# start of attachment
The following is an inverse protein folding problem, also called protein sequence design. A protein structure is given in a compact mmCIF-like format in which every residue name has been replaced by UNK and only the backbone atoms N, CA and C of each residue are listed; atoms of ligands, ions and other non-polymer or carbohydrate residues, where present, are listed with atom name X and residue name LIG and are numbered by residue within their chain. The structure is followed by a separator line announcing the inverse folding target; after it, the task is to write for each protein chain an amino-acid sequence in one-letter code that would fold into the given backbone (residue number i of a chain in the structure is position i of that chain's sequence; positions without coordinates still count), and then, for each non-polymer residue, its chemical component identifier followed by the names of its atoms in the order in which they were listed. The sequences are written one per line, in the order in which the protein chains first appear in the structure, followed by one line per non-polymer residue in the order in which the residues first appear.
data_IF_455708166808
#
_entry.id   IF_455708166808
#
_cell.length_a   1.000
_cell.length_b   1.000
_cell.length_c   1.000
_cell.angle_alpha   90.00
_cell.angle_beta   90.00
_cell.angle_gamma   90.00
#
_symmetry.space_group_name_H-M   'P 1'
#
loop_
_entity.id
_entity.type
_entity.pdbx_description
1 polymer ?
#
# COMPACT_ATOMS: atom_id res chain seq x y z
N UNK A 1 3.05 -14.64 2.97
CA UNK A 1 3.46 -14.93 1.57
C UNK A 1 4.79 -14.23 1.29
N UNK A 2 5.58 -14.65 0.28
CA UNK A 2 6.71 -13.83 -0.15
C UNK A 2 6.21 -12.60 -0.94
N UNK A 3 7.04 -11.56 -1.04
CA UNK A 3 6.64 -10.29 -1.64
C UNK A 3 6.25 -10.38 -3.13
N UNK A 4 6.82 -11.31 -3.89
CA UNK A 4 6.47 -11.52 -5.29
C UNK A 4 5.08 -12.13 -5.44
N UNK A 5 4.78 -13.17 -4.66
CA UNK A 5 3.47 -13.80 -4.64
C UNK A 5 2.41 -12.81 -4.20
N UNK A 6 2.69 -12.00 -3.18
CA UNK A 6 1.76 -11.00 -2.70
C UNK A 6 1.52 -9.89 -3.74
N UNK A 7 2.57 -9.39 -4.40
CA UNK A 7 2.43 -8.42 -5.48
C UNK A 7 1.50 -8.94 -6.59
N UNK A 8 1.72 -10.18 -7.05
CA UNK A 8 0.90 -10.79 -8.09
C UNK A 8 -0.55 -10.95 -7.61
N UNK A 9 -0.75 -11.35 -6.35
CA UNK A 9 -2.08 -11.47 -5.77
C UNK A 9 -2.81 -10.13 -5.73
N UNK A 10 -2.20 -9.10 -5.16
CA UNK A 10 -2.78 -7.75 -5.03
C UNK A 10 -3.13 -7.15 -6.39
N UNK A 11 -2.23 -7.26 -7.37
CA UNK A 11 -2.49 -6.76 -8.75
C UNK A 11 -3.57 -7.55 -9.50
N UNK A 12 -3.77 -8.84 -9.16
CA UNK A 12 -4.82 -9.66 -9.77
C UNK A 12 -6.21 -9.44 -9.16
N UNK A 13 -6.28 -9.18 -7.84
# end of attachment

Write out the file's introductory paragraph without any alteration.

The following is an inverse protein folding problem, also called protein sequence design. A protein structure is given in a compact mmCIF-like format in which every residue name has been replaced by UNK and only the backbone atoms N, CA and C of each residue are listed; atoms of ligands, ions and other non-polymer or carbohydrate residues, where present, are listed with atom name X and residue name LIG and are numbered by residue within their chain. The structure is followed by a separator line announcing the inverse folding target; after it, the task is to write for each protein chain an amino-acid sequence in one-letter code that would fold into the given backbone (residue number i of a chain in the structure is position i of that chain's sequence; positions without coordinates still count), and then, for each non-polymer residue, its chemical component identifier followed by the names of its atoms in the order in which they were listed. The sequences are written one per line, in the order in which the protein chains first appear in the structure, followed by one line per non-polymer residue in the order in which the residues first appear.